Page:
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INDUSTRY VOICES

  • Zach Hughes

Employee advocacy & ambassadors: What’s the difference and why should you care?


World Employer Branding Day 2023 is proud to Partner with more than 40 industry leaders from around the world including the team at SMRS who you will meet in Amsterdam when 700 leaders from around the world come together in-person from 18-20 October 2023.


The following article from Zach Hughes, Employer Brand Manager, SMRS provides some great insights about the role and impact of employee advocacy and ambassadors.


There’s always a lot of chatter within the employer branding space about creating employee ambassadors and doing more to provide a platform for people to talk openly about their employers and their experiences of work, but the terminology can get confusing if it’s something you’re not already familiar with.


So, what exactly is the difference between an advocate and an ambassador?


Here’s the breakdown we use to differentiate between the two during our employer branding projects:

  • Advocate = an employee who chooses to promote their employer without incentive and without being asked.

  • Ambassador = an employee who is willing to promote their employer and does so through a structured program. There might be an incentive, there might not be – but the key difference is that ambassadors are set tasks by the organisation, which align to the employer brand themes, and take part in employer brand activities.

Both are incredibly useful to have when it comes to sharing your employer brand and showcasing the amazing stories, talent and opportunities within your organisation.


For example, we know that content shared by employees is trusted 3 times more than content produced by the organisation.


Employee generated content is also shared up to 24 times more and receives 8 times more engagement, making the case to build a well-structured program more than evident.


However, as enticing as these figures may seem, it’s important to remember that choosing to create a space and a platform for your employees is all about authenticity. The stories need to resonate with your target audience and provide genuine insight into life within your organisation.


Another point to consider, is that whilst employee advocacy may be your goal – it takes time to achieve.


Put simply, advocacy is earned.

Advocacy isn’t just a result of a well-developed employer brand (although this helps), it’s also symptomatic of a workplace that people feel fantastic about. A culture that supports them, a place that provides incentives, opportunities, rewards, and challenges.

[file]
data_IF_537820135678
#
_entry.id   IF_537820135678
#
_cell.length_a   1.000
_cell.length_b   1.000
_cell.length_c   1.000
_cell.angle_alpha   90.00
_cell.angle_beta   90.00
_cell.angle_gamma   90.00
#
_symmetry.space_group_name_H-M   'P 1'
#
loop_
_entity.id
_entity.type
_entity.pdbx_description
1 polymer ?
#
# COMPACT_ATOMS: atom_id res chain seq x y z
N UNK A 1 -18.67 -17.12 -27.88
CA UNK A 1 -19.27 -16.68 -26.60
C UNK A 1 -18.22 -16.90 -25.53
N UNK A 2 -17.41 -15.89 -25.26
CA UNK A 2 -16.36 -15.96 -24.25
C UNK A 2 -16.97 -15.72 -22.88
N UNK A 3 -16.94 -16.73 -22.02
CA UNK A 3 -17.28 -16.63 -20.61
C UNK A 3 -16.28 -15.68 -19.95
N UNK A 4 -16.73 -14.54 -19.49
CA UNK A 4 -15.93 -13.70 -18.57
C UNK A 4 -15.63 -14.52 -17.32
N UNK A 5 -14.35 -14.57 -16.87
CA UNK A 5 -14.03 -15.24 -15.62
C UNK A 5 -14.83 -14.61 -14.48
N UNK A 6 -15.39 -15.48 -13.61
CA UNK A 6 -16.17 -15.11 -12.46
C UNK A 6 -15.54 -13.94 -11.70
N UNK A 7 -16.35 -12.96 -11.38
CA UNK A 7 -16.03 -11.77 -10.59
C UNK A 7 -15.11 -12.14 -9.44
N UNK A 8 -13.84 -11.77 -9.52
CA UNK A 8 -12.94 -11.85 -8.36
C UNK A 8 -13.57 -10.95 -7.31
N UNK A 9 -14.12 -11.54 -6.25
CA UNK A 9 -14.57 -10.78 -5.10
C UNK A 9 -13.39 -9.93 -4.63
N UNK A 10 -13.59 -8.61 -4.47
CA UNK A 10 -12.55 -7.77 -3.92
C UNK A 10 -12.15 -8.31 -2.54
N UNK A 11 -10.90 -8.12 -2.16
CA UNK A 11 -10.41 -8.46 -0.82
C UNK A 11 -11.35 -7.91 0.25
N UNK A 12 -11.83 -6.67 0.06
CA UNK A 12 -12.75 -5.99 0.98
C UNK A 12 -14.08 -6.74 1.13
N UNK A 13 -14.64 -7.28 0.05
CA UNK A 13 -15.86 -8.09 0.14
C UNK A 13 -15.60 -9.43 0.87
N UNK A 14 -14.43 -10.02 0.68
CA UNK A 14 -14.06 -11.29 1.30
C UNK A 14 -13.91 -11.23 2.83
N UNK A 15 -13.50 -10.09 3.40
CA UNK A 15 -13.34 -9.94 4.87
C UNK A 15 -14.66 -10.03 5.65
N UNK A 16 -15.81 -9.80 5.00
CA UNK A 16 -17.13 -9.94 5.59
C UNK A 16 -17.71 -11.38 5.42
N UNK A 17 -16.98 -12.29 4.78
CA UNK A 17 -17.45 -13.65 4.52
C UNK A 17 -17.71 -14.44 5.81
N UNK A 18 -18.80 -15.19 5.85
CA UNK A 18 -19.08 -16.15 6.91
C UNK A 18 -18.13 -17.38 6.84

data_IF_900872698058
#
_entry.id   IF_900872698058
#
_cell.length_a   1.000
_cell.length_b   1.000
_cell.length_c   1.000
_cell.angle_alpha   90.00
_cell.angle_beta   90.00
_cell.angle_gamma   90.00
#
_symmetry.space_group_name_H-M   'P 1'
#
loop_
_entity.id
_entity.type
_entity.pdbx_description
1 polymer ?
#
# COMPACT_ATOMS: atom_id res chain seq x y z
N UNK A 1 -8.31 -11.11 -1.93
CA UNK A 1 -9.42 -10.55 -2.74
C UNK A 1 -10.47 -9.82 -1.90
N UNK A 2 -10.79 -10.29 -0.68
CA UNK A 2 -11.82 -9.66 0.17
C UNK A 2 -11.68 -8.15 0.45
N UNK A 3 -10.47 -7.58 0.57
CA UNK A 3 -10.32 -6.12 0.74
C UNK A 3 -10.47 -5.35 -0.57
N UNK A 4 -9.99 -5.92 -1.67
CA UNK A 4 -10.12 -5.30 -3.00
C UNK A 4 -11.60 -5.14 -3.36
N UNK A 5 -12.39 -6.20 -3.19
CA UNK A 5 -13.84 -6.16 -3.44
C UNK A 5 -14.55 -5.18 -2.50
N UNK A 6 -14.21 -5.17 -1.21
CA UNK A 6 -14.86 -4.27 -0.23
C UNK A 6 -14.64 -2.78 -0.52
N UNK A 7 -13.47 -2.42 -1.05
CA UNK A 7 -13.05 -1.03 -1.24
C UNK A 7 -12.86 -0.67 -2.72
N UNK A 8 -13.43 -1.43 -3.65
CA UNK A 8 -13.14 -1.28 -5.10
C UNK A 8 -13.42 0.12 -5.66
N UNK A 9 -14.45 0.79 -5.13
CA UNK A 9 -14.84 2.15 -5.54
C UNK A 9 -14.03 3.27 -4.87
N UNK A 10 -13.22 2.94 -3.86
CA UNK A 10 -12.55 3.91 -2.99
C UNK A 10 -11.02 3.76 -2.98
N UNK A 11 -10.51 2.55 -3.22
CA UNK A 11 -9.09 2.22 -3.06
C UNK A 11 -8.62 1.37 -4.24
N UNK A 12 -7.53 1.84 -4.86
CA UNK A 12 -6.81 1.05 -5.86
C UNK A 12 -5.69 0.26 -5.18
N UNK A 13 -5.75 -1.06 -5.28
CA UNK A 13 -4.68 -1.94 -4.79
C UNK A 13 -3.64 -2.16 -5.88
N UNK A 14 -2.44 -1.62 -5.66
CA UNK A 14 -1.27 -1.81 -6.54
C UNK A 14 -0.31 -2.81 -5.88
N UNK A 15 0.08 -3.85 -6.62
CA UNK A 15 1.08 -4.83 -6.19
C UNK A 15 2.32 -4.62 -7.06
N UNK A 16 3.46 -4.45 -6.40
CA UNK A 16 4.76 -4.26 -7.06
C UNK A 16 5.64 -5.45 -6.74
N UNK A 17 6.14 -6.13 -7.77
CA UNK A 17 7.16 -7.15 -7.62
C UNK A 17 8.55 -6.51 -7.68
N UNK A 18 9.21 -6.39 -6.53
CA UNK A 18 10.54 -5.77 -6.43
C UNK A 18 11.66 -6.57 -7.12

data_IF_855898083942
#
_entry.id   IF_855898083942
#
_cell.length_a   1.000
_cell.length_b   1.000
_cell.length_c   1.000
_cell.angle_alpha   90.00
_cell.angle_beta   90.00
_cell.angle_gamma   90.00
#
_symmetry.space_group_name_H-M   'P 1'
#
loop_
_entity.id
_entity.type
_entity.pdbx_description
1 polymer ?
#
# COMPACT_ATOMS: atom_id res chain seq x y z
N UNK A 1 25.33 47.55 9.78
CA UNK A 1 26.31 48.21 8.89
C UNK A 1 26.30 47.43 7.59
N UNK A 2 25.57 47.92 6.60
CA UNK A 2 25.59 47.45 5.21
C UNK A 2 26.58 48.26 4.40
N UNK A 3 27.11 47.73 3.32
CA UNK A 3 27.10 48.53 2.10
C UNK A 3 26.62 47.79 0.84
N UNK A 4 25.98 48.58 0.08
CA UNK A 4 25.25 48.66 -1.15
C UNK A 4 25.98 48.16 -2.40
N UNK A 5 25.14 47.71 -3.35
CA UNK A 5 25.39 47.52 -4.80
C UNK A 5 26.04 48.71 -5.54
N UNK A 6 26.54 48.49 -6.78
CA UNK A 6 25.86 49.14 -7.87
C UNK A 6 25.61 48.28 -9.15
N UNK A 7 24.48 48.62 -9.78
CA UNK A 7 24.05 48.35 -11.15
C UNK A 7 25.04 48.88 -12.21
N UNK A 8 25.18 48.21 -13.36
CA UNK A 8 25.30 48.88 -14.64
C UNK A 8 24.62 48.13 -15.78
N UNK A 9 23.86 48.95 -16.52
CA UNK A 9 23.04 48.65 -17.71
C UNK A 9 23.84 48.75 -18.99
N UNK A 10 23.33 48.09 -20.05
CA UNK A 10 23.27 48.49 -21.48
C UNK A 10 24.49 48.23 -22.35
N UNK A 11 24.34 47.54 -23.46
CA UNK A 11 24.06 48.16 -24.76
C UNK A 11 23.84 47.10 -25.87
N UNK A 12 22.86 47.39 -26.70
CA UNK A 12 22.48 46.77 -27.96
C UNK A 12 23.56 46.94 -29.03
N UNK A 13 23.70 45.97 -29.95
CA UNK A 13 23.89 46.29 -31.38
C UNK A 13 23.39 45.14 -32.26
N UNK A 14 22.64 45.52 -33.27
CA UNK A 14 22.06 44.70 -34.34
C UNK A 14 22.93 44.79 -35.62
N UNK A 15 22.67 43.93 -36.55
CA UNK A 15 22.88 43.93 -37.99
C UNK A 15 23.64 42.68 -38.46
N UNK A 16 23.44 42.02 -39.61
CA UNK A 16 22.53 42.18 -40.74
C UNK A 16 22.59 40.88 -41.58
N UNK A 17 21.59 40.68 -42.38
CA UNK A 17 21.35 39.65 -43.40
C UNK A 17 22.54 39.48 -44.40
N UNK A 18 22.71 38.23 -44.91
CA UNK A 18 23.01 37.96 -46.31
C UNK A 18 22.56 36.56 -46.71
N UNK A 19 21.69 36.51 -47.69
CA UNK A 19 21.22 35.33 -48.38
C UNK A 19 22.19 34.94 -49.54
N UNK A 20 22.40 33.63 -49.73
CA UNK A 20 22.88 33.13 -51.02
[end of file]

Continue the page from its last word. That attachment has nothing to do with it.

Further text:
Advocacy is the result of a lot of work and effort that extends across multiple teams internally and shouldn’t be the sole responsibility of an employer brand or recruitment team.


If your employer net promoter score (eNPS) score isn’t looking too great lately, then don’t expect this to get off the ground immediately. This is a long-term investment that compounds over time, yielding amazing results for those who focus on creating advocacy with consistency and care.


But what about those immediate results?

Making an impact is rightfully a priority for many, especially after spending budget on the creation and implementation of an employer brand. You need to demonstrate a return.


And whilst there are many options available to you here, creating an employee ambassador program should be high on your priority list.


In addition to the stats we shared above, we also know that organisations who have a strong ambassador program are 58% more likely to attract candidates, and 20% more likely to retain top talent, than those who don’t.


What’s even better is that you can start right away.

Here are some things to consider once you’ve chosen to embark on this route:

  • What kind of stories do you want to showcase?

  • Which employees will be confident and convincing in front of a camera?

  • Why should these employees take the time to promote the organisation?

  • Do you have a legal basis to use these ambassadors should they leave the organisation?

In addition to these points, now is also the time to consider some of your overall strategic objectives when it comes to talent acquisition and retention.


For example, if your teams are looking to attract talent within a specialism – now is the time to highlight someone within your organisation who can connect with those audiences, recounting their own experiences and successes in order to engage with people who may not have otherwise interacted with your content.


It’s a common issue and a challenge that SMRS tackles all the time. If you would like expert advice on establishing an advocacy or ambassador programme of your own, our team are on hand to speak with you and walk through any questions you have on this topic. You can reach us here


Sarah Sturgess, Agency Director, SMRS will be speaking on the main stage with Andrew Patterson, Global Employer Brand & Talent Attraction Lead, The Lego Group at the World Employer Branding Day Summit on the topic, "Building a dream team brick by brick: unleashing the power of a strong employer brand at The LEGO Group."

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